General Electric has announced that it has begun work on building and testing the world’s most powerful wind turbine, which will be a true revolution in the world of renewable energy technology.
Not long ago, the Danes boasted about their world’s most efficient 9 MW wind turbine called the V164 from MHI Vestas Offshore Wind, which weighs 1,300 tons, measures 220 meters tall and has 80-meter blades (one blade weighs 38 tons).
However, General Electric has built an even larger and more efficient turbine. Haliade-X will have a capacity of 12 MW and produce 67 GWh of electricity per year. Just one such turbine will supply at least 16,000 homes with electricity. Haliade-X is 260 meters high and its three blades are 107 meters long each.
Americans haven’t said their last word yet. GE engineers are working on an even more powerful wind turbine, which is expected to come into use in the coming decade. According to the revealed information, the turbine is to be adapted for installation at sea and will measure 480 meters in height, which is taller than the second tallest skyscraper in New York.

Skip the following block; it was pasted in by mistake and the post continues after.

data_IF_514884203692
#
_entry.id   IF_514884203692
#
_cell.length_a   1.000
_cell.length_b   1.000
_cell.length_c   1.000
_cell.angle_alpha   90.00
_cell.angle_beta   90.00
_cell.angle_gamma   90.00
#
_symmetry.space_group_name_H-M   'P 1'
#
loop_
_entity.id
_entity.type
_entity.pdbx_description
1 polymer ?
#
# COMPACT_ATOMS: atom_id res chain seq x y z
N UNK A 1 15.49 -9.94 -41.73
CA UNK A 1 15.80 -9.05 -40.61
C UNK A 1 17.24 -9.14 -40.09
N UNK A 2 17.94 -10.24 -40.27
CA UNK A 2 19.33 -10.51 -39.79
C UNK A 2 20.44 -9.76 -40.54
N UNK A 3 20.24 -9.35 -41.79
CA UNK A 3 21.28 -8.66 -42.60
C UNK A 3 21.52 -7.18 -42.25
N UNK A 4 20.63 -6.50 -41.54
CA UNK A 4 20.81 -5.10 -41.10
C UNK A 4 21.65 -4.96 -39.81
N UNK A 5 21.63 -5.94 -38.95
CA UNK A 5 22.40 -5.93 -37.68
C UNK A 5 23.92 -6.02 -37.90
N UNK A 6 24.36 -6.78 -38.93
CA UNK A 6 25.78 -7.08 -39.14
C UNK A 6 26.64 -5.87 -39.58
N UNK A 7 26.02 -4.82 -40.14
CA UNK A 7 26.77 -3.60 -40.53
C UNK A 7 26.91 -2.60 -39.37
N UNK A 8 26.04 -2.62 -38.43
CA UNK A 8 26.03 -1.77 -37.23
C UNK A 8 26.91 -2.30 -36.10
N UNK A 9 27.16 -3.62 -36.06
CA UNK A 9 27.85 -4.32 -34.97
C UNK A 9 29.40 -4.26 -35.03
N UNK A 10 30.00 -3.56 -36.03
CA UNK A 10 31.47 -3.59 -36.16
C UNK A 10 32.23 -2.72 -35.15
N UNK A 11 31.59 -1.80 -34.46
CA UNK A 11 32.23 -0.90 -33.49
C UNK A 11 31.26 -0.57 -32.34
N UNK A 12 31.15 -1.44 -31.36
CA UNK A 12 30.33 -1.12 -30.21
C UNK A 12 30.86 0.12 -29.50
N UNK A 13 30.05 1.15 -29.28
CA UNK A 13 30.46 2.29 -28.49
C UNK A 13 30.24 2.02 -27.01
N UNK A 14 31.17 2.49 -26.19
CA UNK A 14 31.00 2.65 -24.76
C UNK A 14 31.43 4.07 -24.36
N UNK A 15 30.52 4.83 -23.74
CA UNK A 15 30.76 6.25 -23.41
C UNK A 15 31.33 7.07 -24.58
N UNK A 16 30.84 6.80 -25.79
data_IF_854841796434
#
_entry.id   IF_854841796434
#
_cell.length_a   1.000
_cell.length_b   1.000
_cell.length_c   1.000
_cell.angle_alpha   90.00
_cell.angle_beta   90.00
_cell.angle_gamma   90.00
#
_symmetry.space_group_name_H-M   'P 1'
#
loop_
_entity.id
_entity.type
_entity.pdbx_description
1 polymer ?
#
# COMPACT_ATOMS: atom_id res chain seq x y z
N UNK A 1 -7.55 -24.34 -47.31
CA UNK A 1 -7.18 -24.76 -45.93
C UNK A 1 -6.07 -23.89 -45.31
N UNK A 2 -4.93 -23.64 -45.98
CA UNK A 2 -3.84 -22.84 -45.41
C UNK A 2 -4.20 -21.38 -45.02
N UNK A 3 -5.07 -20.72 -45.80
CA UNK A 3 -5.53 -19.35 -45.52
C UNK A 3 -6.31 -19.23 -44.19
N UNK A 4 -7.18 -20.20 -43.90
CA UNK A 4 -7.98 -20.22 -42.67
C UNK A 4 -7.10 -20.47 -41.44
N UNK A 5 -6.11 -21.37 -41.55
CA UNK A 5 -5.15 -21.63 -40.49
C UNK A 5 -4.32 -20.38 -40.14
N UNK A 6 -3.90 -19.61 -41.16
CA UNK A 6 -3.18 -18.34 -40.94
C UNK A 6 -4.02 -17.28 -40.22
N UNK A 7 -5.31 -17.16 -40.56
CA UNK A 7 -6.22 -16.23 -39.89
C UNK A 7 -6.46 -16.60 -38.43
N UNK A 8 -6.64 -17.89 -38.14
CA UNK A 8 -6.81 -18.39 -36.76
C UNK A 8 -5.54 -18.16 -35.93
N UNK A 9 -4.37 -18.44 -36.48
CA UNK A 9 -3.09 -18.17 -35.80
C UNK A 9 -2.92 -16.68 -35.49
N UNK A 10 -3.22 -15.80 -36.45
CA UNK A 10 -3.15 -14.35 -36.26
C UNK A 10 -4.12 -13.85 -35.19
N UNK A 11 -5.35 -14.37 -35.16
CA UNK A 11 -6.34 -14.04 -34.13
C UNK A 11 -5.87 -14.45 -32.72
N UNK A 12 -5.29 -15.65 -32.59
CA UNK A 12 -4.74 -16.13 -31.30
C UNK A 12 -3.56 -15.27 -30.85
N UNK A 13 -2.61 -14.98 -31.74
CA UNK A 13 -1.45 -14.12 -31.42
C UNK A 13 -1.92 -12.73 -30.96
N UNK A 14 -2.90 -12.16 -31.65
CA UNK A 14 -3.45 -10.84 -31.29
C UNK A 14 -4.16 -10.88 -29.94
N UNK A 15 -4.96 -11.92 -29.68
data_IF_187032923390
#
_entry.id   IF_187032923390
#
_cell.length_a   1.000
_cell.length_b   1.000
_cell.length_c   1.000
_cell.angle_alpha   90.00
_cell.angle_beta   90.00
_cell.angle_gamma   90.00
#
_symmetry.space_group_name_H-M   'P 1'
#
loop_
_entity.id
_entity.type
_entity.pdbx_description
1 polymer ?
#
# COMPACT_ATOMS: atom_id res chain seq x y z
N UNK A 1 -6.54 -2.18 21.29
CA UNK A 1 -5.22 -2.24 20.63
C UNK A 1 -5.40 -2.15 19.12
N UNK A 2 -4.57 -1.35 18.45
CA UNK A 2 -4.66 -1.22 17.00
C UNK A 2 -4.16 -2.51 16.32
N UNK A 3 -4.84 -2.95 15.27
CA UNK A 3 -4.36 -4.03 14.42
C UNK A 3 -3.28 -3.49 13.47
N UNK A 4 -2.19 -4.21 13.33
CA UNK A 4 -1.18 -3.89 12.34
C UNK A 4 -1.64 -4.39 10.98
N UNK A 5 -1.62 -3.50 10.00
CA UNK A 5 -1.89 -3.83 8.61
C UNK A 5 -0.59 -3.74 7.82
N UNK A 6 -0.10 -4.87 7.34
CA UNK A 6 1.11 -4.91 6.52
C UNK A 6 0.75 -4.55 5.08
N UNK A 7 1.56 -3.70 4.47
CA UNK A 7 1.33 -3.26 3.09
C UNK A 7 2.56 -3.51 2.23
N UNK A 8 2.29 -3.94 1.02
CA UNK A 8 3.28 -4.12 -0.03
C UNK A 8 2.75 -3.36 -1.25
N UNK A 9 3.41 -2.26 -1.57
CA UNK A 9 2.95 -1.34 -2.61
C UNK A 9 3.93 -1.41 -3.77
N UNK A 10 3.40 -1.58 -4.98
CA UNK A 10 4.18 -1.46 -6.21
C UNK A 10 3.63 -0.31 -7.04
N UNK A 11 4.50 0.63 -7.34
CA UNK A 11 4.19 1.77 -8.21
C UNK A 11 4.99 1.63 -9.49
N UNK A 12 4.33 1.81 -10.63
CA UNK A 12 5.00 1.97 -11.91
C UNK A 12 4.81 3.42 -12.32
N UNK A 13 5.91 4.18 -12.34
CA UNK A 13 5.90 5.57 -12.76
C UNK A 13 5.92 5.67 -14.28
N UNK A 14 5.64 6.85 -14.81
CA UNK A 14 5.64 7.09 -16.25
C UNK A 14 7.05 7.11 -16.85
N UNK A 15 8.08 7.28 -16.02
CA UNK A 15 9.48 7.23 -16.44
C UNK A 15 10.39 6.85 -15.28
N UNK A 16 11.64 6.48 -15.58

The device producing electricity, thanks to the power of wind, is to have the capacity of 50 MW and generate 268 GWh of electricity per year. As in Poland we consume approximately 170 TWh of electricity annually, it means that theoretically only 650 such offshore turbines can meet the energy needs of the whole country.
A farm with 650 turbines may seem like a huge undertaking, but when viewed from the perspective of Western countries, where farms with 100 to 200 turbines are currently being commissioned, building several farms in the Baltic Sea will not be such an unattainable plan. It should be noted that according to the draft National Energy Policy, in 2040 such investments in Poland will surpass the global pioneer of offshore wind farms, i.e. Denmark.
The government wants to build as many as 1000 wind turbines in the Baltic Sea within the next two decades. The total capacity of the installations is to reach 10.3 GW. It is worth pointing out that Germany, one of the richest countries in the world, wants to have 15 GW of offshore capacity by 2030, so the ambitions of a much poorer country like Poland are admirable. The EU authorities plan that by 2030 RES will constitute 32 percent of all energy produced in the Community.
If the development of technologies for obtaining energy from renewable sources continues at such a rapid pace, we can expect that in 20 years the majority of homes in the lion’s share of the world’s countries will have green energy flowing from their sockets, and the environment of our planet will breathe a sigh of relief.